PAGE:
And, most importantly, the Iranian ayatollah who called for their death was never accused of incitement, neither in Azerbaijan nor in Iran – protected as he was by his status as a defender, rather than a defamer, of the faith.
Similar abuses could be cited from several non-Muslim countries as well, all of them, by the way, participating states of the OSCE, and some of them members of the Council of Europe. The commitments of the former and the standards of the latter would forbid any persecution based on 'defamation of religions'. But under the justifying umbrella of the HRC resolutions (and exploiting the lack of resolute opposition to them in Europe) the crisis created around the Danish cartoons was used to get tough on critically minded outlets and journalists.
In Russia, the Vologda newspaper Nash Region published a collage of the cartoons on 15 February 2006, as part of an article on the global controversy. The proprietor decided to close the newspaper shortly afterwards in order to ease the legal consequences. Prosecutors had immediately opened a case against the editor, Anna Smirnova, for "inciting religious hatred". In April 2006, she was fined 100,000 roubles (approximately US$3,000) and given a two-year suspended sentence. Happily, a month later, the Vologda Oblast Court overturned the decision on appeal. It was clear no happy ending would have been possible had the paper still existed. Exactly the same scenario was played out in Volgograd: the publisher of Gorodskie Vesti decided to close the newspaper after charges for defamation and incitement were brought by the regional branch of the country's ruling party, United Russia. Criminal proceedings were subsequently dropped. The trigger for the prosecution was a sweet, truly peace-preaching caricature of the four venerated personalities Moses, Jesus, Mohammed and Buddha. In the cartoon, the religious leaders are watching television and concerned to see demonstrators from different religions hurling insults at each other. "This is not what we have taught you to do," one of the prophets is saying.
In Belarus, Alexander Zdvizhkov, editor of the Zhoda opposition newspaper, was sentenced to three years in prison on 18 January 2008 for incitement of religious hatred. His newspaper was shut down in March 2006 for merely planning to publish the cartoons, and remains closed today. Zdvizhkov went into hiding abroad, was then arrested upon return, and finally released after the Supreme Court reduced his sentence from three years to three months, the term he had already served.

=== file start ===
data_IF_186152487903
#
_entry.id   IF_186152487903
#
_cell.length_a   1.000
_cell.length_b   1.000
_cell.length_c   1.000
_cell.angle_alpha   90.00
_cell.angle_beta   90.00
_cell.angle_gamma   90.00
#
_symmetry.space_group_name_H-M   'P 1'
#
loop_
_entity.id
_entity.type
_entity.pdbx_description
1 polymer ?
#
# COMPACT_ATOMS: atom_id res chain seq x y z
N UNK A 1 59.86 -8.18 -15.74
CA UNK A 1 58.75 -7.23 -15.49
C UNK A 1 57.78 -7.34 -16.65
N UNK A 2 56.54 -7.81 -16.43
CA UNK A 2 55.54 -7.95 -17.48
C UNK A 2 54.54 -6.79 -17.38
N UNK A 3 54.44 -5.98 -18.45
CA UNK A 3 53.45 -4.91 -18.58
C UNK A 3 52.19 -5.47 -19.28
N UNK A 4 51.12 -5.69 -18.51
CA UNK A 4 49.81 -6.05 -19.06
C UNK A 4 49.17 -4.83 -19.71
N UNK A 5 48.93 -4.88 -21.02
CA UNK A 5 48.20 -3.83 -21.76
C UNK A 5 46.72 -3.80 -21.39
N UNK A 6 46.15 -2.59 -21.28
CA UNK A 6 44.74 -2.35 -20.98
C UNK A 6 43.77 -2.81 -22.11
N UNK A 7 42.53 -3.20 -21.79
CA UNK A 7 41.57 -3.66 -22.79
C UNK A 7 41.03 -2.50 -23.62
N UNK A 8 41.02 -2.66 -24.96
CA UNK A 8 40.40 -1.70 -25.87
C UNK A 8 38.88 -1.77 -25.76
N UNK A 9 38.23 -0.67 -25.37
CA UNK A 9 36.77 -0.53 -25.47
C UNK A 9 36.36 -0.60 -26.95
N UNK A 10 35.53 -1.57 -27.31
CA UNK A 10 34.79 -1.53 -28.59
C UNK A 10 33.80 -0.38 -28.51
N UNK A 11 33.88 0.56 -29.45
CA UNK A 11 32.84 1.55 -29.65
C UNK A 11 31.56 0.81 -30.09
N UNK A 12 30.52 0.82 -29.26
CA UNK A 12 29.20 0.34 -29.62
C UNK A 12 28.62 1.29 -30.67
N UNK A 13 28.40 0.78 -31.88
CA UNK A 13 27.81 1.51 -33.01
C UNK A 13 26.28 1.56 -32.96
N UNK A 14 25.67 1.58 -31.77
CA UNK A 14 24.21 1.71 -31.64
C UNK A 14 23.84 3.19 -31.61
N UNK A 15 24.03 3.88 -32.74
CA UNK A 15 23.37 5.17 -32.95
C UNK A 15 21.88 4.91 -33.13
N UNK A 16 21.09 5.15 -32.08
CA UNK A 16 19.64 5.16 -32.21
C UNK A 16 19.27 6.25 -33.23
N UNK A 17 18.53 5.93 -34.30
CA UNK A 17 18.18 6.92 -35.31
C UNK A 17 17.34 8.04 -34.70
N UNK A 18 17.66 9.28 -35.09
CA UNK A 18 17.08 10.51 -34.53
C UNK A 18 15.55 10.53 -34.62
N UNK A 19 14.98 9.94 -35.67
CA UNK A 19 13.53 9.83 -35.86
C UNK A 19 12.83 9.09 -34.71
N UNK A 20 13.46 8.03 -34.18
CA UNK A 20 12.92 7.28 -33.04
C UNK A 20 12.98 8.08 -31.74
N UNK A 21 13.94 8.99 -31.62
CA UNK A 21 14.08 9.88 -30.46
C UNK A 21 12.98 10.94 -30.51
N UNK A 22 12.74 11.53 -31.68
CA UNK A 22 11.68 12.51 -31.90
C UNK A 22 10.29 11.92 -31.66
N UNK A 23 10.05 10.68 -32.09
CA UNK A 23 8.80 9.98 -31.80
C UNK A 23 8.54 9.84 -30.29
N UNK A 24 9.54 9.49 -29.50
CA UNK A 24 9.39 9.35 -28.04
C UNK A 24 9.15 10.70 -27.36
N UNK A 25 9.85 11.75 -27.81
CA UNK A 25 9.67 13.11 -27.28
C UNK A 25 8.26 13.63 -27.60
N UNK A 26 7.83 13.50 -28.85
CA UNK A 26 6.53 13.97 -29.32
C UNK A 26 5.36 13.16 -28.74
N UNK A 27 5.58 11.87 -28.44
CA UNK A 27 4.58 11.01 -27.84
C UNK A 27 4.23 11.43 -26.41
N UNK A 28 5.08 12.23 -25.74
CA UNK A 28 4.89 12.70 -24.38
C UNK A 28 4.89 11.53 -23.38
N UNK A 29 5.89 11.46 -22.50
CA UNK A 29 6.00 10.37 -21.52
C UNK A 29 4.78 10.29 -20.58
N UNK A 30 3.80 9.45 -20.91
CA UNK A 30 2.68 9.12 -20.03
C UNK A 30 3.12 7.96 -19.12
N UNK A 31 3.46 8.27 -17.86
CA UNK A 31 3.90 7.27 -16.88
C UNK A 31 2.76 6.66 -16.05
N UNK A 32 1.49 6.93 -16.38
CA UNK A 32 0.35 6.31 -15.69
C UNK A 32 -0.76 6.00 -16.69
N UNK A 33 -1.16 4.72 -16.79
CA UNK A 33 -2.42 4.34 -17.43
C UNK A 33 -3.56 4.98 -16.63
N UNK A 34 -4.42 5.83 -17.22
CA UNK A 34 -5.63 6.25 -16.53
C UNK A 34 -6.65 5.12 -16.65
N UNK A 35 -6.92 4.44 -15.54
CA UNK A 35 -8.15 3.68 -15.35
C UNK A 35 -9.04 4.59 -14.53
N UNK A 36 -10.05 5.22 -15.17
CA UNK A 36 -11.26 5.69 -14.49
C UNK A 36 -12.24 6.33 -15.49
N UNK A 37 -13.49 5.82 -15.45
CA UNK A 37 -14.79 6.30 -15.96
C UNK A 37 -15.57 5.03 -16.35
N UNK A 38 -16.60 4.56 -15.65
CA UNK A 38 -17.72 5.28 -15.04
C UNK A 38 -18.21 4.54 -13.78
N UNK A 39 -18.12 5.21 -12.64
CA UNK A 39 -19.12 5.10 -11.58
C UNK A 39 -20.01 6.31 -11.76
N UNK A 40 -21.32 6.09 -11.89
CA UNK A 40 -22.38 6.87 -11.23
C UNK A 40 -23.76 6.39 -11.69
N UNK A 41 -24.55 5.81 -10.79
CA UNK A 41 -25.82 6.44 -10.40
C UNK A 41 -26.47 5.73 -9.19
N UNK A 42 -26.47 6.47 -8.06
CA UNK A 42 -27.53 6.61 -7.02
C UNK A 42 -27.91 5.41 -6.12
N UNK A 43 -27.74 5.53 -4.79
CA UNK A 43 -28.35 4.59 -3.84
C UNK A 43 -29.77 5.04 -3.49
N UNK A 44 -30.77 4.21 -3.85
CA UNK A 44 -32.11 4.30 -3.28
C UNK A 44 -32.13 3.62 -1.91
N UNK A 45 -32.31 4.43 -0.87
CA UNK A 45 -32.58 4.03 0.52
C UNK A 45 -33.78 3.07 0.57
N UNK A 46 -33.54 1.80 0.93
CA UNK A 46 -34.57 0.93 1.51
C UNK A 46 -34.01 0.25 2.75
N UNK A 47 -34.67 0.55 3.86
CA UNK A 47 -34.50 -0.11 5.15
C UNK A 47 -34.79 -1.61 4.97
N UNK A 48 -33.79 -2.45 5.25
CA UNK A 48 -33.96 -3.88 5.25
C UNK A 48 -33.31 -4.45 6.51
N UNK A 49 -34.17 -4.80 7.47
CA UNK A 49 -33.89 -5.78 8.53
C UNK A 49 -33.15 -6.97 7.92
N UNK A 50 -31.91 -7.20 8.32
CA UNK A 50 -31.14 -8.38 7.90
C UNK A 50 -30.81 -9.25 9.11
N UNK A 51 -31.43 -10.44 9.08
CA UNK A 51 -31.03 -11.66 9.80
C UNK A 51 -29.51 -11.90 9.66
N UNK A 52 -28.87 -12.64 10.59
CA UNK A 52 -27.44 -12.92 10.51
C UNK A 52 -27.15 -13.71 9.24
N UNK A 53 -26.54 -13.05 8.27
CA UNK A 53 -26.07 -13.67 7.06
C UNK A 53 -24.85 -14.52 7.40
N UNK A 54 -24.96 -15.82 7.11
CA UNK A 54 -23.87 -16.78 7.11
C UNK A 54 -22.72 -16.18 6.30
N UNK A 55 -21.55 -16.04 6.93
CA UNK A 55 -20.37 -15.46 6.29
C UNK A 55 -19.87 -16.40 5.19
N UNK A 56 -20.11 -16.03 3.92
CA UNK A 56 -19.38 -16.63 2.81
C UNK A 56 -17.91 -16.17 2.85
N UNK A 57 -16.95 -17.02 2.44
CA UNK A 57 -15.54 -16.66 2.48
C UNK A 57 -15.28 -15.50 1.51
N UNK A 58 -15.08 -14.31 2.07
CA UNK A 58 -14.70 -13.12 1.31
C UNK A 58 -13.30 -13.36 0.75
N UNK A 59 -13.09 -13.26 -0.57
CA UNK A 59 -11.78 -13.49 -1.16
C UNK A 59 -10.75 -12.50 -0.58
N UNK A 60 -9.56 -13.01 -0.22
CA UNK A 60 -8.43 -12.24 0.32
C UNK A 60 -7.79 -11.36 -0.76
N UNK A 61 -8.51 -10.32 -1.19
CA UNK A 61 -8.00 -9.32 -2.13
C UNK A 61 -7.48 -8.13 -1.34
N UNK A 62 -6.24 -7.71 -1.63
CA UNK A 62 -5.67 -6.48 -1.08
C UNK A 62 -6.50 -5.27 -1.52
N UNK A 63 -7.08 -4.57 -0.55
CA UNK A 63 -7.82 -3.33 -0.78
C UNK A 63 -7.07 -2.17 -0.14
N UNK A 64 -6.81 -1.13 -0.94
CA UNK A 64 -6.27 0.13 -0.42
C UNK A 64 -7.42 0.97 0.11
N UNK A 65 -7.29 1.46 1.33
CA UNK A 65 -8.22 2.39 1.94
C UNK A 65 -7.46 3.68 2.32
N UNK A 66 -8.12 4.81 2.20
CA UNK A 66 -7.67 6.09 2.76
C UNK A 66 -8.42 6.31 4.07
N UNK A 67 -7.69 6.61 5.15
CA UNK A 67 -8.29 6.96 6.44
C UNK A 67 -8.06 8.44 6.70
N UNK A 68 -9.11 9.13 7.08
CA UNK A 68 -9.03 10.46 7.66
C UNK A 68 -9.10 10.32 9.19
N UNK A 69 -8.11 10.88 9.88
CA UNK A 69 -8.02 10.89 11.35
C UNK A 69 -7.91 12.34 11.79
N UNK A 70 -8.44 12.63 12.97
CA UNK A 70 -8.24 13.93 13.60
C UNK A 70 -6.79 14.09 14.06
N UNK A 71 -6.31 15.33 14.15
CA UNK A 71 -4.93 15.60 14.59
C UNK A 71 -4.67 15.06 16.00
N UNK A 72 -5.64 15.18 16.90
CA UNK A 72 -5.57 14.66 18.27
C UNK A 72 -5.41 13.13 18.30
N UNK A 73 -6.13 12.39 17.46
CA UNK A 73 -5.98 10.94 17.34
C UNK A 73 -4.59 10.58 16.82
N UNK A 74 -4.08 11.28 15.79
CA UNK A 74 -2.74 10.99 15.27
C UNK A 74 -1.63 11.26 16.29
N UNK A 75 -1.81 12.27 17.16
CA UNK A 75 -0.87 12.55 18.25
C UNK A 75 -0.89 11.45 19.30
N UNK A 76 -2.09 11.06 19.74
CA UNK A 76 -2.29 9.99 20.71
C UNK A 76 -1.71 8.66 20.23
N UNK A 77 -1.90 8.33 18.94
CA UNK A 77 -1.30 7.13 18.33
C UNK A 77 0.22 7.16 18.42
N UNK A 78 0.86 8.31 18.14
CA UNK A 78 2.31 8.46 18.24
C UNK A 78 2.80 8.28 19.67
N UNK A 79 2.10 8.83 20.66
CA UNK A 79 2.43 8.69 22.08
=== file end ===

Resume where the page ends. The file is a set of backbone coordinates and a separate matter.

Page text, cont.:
But these were only opportunistic blitzes. Since the cartoons crisis, another new punitive fashion has emerged, also inspired by the HRC resolutions: the extremism package. In Russia (which came up with the idea), Belarus, Kazakhstan, Kyrgyzstan, Moldova and Tajikistan, legislators have bundled the defamation of religions provisions with otherwise legitimate incitement laws, adding also the ban of "offensive criticism" (yes, defamation) of government bodies or officials. This cocktail of legislation is presented as a heightened form of combating a never precisely defined attitude – extremism. There is an echo here of the West's promotion of terrorism provisions, which is helpful in defusing possible criticism. But while western legislation was criticised domestically as being possibly conducive to illegitimate prosecution of political thought, the eastern extremism packages are actually created for that purpose. And they are used, too, especially in retaliation for unwanted coverage of the human rights situation in the Northern Caucasus.